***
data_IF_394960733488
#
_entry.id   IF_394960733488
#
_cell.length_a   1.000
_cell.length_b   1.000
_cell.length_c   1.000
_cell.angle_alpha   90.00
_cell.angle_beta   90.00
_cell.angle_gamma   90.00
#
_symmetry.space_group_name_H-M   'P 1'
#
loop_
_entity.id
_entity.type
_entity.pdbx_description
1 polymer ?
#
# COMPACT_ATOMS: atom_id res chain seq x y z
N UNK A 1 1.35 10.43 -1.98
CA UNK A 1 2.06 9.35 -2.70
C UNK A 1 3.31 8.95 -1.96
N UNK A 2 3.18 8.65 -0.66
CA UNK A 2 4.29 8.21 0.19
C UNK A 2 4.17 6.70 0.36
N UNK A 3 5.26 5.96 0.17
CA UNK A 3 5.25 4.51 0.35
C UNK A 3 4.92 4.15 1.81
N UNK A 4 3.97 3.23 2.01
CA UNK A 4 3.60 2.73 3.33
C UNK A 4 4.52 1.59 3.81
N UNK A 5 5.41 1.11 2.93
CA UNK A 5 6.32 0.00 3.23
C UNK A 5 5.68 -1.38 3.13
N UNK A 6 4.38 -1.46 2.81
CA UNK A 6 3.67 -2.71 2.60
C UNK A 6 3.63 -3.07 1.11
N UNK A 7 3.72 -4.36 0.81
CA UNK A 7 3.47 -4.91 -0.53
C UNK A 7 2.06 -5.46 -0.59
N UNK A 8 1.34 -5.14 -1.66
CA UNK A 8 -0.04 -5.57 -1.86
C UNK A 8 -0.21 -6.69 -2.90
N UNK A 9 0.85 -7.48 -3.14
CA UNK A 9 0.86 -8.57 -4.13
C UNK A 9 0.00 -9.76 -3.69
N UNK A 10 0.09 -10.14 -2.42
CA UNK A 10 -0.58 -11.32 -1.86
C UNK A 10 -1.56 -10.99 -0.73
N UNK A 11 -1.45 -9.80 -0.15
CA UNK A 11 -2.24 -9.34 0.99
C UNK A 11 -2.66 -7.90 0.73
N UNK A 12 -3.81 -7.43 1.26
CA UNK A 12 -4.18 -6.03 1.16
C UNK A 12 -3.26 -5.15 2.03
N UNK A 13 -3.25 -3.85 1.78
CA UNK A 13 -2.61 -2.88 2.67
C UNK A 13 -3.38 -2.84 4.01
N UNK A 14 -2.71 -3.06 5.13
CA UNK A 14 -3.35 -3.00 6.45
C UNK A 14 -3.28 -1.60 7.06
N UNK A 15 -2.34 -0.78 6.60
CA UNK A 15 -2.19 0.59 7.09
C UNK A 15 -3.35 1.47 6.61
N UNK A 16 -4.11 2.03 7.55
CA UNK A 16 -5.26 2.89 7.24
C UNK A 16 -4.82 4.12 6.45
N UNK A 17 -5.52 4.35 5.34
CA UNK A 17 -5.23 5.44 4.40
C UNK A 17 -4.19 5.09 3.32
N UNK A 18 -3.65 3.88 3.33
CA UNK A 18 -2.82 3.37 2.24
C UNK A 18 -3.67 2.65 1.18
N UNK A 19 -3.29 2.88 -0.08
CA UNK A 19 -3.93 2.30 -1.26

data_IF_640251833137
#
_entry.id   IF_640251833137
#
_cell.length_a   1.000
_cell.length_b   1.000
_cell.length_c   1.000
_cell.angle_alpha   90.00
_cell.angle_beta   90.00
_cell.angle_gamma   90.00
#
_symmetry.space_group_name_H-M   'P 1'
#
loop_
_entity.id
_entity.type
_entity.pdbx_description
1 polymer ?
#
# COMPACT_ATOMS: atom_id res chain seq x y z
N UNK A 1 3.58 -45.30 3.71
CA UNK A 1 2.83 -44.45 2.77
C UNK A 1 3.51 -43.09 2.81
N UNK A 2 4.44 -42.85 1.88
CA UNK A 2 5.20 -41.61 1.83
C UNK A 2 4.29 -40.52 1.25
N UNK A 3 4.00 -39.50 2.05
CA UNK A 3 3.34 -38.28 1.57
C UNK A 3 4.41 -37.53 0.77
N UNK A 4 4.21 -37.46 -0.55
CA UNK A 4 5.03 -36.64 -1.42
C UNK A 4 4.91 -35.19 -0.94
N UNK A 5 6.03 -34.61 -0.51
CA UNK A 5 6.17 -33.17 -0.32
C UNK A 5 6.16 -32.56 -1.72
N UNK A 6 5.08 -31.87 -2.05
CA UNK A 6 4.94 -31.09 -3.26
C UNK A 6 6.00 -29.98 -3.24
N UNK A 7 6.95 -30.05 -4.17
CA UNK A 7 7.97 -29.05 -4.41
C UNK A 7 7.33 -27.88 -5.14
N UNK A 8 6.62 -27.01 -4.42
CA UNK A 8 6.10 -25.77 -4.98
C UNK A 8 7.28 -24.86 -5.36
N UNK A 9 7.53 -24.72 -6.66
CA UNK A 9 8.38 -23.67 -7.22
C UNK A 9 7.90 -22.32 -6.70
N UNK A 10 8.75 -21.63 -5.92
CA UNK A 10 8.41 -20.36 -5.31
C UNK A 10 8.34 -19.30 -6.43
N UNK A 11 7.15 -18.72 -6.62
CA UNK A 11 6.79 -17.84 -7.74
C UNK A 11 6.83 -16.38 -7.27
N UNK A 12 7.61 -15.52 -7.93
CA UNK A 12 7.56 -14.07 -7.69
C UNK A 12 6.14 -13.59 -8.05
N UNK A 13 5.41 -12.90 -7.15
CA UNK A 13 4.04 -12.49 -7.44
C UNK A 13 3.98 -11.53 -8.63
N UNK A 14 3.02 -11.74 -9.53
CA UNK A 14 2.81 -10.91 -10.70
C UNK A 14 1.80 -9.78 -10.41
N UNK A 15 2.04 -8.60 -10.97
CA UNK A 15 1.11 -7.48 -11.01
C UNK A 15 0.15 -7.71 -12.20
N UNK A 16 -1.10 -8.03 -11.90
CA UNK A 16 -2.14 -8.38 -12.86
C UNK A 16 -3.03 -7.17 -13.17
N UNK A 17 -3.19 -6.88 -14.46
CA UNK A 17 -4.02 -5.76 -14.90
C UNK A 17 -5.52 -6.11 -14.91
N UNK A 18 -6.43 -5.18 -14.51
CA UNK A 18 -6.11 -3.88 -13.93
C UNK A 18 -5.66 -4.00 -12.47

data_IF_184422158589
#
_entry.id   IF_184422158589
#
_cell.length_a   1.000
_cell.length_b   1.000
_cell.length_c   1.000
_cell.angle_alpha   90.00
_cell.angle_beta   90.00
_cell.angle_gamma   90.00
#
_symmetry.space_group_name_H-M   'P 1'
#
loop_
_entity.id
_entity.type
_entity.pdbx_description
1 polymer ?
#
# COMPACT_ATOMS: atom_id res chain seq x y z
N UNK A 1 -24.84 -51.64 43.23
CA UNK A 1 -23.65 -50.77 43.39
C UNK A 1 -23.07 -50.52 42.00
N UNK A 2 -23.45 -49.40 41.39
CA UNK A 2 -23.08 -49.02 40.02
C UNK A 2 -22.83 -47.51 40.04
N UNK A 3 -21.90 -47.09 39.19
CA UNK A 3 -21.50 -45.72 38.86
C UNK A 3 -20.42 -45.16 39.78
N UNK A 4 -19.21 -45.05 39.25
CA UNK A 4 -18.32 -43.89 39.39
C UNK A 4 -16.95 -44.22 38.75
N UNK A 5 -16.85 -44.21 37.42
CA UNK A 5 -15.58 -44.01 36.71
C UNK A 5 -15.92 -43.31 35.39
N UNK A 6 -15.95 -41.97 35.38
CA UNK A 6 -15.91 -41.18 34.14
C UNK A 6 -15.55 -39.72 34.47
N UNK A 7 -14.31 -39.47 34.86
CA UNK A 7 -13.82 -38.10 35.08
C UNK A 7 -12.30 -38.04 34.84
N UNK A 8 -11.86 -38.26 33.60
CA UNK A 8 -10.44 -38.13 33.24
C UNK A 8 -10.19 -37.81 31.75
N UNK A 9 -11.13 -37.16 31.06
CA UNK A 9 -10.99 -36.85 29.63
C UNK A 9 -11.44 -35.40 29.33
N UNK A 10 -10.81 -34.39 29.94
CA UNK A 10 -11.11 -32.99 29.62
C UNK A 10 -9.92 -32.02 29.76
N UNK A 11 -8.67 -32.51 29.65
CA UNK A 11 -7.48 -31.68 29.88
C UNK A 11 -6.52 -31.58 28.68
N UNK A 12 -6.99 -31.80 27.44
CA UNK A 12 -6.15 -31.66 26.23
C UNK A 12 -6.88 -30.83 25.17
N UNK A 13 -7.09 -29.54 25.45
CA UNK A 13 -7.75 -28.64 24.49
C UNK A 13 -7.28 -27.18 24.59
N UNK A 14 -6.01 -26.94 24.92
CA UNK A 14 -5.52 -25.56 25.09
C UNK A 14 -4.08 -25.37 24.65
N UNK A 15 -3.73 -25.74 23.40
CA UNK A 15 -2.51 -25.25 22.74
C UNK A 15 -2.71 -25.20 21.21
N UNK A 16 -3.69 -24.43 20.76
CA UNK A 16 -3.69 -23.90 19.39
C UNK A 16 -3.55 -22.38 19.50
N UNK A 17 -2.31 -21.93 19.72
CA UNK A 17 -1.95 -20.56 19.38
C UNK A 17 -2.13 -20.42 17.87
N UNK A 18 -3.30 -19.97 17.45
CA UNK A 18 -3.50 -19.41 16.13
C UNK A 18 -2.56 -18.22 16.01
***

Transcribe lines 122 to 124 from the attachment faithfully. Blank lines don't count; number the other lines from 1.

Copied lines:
CA UNK A 9 8.38 -23.67 -7.22
C UNK A 9 7.90 -22.32 -6.70
N UNK A 10 8.75 -21.63 -5.92